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Concluding his emergency trip to Europe for consultations on the Russian invasion of Ukraine, President Biden famously ad-libbed, “For God’s sake, Putin must not remain in power!”

Why did the administration, within minutes, feel the need to walk that back? It is crystal clear that this brutal war was Vladimir Putin’s idea, and that it continues because Putin will not admit that he catastrophically miscalculated how the war would go. Any rational actor would be looking for the exit, but Putin keeps bludgeoning the Ukrainian population even though it’s increasingly clear that he cannot reach his stated objectives, and is paying huge military and economic costs. There’s a good chance the war will only end when Putin is overthrown.

Yet there are good reasons why the United States, of all countries, should not be publicly calling for regime change. First, we have a long and shameful history of imposing regime change on our Central American and Caribbean neighbors in the early 20th century, most often to install strongmen friendly to US business interests. This history includes the Spanish-American War, in which we took control of Cuba, Puerto Rico and the Philippines and imposed regimes to our liking. In 1954, the CIA organized a coup against the elected president of Guatemala, initiating decades of right-wing military rule. The CIA tried the same thing in 1961 in Cuba, but its sponsored invasion by Cuban exiles failed at the Bay of Pigs. US fingerprints were all over the 1973 coup against Chile’s elected president, Salvador Allende.

Not every attempt at regime change was successful. The Cuban Revolution has survived since 1959, in spite of an unrelenting US economic embargo. Since 1961 there has been no overt attempt to overthrow the regime, probably because we and the Soviets ended the Cuban missile crisis of 1962 by agreeing that the Soviets would withdraw their missiles and the US would refrain from regime change in Cuba. We have also maintained unremitting hostility against leftist governments in Nicaragua and Venezuela, but neither of those regimes have folded.

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Further afield, the CIA covertly organized the coup that overthrew Prime Minister Patrice Lumumba in Congo in 1961.

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More recently, the US imposed regime change in Afghanistan and Iraq after the attacks of 9/11/2001. We know how those turned out.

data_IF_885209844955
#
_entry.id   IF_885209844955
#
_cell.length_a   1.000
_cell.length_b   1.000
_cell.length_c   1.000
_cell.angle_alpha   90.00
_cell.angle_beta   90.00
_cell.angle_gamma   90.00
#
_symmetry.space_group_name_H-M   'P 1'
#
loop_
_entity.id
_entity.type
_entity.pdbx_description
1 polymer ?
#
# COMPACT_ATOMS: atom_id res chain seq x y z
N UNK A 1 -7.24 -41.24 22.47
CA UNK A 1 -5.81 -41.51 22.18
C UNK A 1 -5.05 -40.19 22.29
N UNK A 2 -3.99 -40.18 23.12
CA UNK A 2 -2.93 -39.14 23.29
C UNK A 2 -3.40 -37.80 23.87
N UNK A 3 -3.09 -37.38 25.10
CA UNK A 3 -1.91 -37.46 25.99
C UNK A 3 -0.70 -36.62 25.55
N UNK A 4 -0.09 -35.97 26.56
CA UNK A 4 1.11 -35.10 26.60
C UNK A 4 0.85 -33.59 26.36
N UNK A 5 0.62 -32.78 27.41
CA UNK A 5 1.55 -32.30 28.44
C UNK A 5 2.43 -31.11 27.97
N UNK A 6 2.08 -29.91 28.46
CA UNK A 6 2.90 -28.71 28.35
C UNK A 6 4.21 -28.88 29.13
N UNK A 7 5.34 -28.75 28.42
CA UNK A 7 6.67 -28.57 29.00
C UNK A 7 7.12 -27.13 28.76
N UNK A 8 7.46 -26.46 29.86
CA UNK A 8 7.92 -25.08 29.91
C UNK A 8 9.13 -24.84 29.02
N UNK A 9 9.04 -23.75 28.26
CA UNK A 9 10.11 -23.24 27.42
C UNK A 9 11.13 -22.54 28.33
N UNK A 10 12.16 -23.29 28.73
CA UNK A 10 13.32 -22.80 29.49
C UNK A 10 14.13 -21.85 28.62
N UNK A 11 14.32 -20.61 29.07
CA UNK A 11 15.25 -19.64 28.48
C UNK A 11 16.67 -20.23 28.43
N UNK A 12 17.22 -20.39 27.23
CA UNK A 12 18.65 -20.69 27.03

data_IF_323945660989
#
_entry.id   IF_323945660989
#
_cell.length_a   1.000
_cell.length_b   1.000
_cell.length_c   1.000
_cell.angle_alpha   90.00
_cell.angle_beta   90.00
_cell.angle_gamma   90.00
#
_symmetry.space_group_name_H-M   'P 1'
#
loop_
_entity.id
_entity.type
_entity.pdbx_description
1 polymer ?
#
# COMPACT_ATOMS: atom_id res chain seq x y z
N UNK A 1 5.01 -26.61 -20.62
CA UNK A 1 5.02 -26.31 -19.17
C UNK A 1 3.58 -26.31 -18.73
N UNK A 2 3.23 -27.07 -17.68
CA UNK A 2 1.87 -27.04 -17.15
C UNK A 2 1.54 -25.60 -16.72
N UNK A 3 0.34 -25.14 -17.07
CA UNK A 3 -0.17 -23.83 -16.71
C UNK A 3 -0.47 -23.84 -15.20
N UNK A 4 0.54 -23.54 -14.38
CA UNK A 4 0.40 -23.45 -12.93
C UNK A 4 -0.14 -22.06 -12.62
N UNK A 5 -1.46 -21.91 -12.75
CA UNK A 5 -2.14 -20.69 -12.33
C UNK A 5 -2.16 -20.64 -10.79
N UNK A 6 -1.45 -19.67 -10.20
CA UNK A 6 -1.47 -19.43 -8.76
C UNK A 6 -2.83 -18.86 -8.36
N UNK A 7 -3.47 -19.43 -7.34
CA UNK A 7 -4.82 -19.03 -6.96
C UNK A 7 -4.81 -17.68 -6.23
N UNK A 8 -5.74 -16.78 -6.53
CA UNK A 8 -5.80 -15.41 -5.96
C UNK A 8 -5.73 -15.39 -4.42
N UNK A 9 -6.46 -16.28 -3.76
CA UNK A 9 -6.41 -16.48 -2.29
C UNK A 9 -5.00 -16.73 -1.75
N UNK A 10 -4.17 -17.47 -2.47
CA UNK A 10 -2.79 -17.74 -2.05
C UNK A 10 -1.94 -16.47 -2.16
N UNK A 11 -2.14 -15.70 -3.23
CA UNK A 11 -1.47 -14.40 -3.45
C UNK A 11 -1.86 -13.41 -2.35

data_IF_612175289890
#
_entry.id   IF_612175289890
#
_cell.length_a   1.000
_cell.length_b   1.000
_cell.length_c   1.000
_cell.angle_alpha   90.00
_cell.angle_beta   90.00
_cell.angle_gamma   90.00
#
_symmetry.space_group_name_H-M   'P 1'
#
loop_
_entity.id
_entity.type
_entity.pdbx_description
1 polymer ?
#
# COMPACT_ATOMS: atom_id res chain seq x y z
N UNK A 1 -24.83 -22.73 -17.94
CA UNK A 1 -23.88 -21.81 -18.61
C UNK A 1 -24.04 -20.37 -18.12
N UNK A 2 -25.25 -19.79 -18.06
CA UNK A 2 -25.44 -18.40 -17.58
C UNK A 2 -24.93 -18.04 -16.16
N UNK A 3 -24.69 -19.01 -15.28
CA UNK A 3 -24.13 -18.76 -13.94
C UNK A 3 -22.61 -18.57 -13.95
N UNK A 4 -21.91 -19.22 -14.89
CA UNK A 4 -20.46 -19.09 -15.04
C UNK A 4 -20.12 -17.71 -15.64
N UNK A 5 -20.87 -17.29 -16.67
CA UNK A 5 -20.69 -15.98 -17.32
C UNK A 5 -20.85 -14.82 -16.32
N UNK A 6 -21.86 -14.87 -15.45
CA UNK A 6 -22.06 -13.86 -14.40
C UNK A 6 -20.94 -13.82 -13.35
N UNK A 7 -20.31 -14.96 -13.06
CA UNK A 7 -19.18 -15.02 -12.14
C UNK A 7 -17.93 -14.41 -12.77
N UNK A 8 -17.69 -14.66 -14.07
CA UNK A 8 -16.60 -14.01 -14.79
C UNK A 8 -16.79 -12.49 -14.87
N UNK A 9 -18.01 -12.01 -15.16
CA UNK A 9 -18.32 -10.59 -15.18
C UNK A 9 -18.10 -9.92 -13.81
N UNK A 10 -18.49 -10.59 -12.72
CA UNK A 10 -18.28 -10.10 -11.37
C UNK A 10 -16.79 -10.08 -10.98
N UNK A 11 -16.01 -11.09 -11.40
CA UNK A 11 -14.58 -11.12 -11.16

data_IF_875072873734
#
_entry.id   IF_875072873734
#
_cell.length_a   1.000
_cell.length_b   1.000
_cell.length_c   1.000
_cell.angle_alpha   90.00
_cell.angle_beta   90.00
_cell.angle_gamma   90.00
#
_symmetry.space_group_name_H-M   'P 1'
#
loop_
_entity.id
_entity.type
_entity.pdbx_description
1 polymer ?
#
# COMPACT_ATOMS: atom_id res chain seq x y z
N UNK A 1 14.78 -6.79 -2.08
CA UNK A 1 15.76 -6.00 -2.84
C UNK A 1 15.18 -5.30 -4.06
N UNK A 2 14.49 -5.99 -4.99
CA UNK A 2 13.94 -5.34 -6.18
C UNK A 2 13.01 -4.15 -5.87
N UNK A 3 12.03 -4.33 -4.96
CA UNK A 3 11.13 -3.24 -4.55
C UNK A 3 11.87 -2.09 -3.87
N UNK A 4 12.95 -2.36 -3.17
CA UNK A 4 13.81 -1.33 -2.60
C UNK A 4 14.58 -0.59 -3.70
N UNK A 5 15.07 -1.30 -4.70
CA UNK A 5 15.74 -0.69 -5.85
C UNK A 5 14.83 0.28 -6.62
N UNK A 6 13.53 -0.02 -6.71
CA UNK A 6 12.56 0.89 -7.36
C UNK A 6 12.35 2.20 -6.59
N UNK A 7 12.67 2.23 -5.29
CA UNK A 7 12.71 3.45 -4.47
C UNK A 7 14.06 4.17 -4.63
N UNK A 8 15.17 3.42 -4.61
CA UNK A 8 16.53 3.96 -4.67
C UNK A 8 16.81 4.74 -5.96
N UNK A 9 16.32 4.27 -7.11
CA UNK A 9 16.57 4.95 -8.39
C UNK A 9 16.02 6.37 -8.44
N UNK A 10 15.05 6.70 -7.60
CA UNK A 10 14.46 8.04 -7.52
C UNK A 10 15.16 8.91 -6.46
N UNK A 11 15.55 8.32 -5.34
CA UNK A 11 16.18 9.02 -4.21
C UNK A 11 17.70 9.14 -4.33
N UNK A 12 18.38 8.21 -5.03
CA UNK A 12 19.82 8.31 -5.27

Everyone in the affected countries—and their neighbors—remember these events, and most see them as dark times. When the US starts talking about regime change, people check their wallets.

What Biden was probably remembering (he’s old, so he has lots of memories) are two cases where the US was the prime mover in establishing long-lasting and healthy democracies on the ruins of autocracies: Germany and Japan after World War II. But the analogy to the present conflict is weak. World War II was a war of total military and economic mobilization that led, finally, to the complete destruction of the ruling orders of Japan and Germany. We and our allies had no alternative but to invent new regimes and see to it that they were adopted. Japan and Germany then spent decades firmly nested within an alliance of Western democracies, in the context of the Cold War, while their democratic regimes had time to consolidate.

The present conflict in Ukraine is completely unlike those postwar successes. Constrained by the risk (not present in WWII) that any direct confrontation with Russia could escalate to a nuclear World War III, NATO is really not playing for the total defeat of Russia. NATO members are providing massive military and economic aid to Ukraine, and imposing very costly economic sanctions on Russia, but the purpose is to get Russia to negotiate an end to the war, not to defeat it totally.

Biden has nevertheless not only called for Putin’s removal, but has called him a war criminal. Putin may indeed be a war criminal, and he may yet be removed from power (either by a palace coup or a massive popular uprising), but in the meantime, the war will only end when Putin wants it to end. As Donald Rumsfeld once said, you negotiate peace with your enemies, not your friends.